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How to Build a Backyard Hockey Rink

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So you want to build a backyard hockey rink....

“It’s a labor of love,” says Pete Whitehead of Hailey. You can get it done from as little as $250 (or less if you are packing snow and spraying water, as Eric & Stephanie Carlson of Ketchum did…check out their backyard rink pictures, and many others, in last winter's Backyard Hockey Rink story). Or you can spend a lot more. “Just don’t track the actual hours of labor you have into it,” counsels John Lee, who lives out Board Ranch in Ketchum and is in his 4th year of building his backyard rink, “because it adds up, and it adds up fast.”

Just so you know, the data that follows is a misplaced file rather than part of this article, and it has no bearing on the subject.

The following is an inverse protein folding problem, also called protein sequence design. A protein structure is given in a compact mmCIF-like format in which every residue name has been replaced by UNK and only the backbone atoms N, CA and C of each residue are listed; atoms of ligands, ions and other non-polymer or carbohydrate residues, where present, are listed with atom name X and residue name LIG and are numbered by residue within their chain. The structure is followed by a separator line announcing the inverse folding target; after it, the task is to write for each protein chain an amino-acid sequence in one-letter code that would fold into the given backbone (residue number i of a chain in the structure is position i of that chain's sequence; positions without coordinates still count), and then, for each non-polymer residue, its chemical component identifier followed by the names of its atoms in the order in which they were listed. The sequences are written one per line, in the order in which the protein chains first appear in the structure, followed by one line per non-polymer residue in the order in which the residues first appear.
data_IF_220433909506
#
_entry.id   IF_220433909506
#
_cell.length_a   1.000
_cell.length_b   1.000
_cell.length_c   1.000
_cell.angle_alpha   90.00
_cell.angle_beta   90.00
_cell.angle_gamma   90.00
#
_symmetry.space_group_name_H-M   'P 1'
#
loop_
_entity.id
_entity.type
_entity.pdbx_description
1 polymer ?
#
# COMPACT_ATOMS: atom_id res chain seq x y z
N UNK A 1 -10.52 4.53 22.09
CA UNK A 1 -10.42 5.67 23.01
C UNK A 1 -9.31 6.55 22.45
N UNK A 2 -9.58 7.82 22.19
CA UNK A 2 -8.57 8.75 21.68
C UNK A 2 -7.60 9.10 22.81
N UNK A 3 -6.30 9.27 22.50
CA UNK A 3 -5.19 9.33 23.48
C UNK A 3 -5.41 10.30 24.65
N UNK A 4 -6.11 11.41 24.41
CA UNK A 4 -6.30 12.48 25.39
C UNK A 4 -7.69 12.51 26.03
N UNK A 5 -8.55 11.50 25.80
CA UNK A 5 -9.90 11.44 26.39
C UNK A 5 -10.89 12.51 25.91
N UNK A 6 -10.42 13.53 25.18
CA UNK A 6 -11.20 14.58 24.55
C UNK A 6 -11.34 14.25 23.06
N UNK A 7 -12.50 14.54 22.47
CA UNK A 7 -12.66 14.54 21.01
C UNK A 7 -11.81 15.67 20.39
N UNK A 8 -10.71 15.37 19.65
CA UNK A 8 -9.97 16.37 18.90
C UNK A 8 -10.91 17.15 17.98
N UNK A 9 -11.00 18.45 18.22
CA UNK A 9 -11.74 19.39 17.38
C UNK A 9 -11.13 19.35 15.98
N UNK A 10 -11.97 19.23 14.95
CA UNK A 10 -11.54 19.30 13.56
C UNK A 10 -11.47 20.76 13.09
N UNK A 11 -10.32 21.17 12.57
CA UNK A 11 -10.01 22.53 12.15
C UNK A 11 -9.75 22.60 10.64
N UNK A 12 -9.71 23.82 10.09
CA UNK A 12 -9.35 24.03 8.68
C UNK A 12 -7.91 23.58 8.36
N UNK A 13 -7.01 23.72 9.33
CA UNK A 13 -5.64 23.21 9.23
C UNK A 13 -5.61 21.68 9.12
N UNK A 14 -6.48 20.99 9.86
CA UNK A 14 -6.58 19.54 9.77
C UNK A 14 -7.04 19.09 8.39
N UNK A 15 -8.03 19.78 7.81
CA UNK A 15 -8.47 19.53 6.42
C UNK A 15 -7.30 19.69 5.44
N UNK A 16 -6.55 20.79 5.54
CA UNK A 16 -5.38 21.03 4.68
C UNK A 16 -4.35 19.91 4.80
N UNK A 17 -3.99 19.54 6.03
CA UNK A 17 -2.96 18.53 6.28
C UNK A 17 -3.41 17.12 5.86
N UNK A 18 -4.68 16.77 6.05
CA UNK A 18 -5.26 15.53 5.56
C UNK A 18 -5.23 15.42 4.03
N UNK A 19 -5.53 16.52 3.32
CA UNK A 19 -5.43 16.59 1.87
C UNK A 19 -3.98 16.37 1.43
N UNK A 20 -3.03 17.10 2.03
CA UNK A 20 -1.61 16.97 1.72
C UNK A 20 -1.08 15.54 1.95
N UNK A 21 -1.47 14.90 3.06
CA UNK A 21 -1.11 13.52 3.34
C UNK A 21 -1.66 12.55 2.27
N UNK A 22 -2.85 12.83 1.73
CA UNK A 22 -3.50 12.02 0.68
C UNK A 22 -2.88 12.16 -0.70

To help ensure your success (and hopefully limit the hours you invest), we have compiled a step-by-step guide on how to build the best backyard hockey rink. Followed all the steps and still having issues, visit our Trouble Shooting Guide at the end of this post for tips and ideas from local experts. Or check SVM's Backyard Hockey Rink Sources & Links for resources on additional instruction, videos, construction materials and hockey supplies.

Have fun and happy skating!

Materials Needed:
     • Boards (2’x12’, 2’x15’ or plywood) + Bracing
     • Screws (for the boards + bracing) + Drill
     • 1 Rink Liner
     • Access to a Garden Hose (to fill your rink)

     • Shovel + Broom (for clearing the ice surface)
     • Lighting (for around the rink)
     • Nets, pucks, sticks, bench for putting on skates, etc.


1. Choosing Your Site

This is perhaps the MOST IMPORTANT step (aside from “filling”) because you need to determine the most level site in your yard. “Your yard may not be as level as you think,” says Pete Whitehead, who adds that it best not to eyeball this. “I eyeballed it the first year,” recalls Whitehead, “then used a laser level to double-check it and discovered I was more than 12” off on one side.”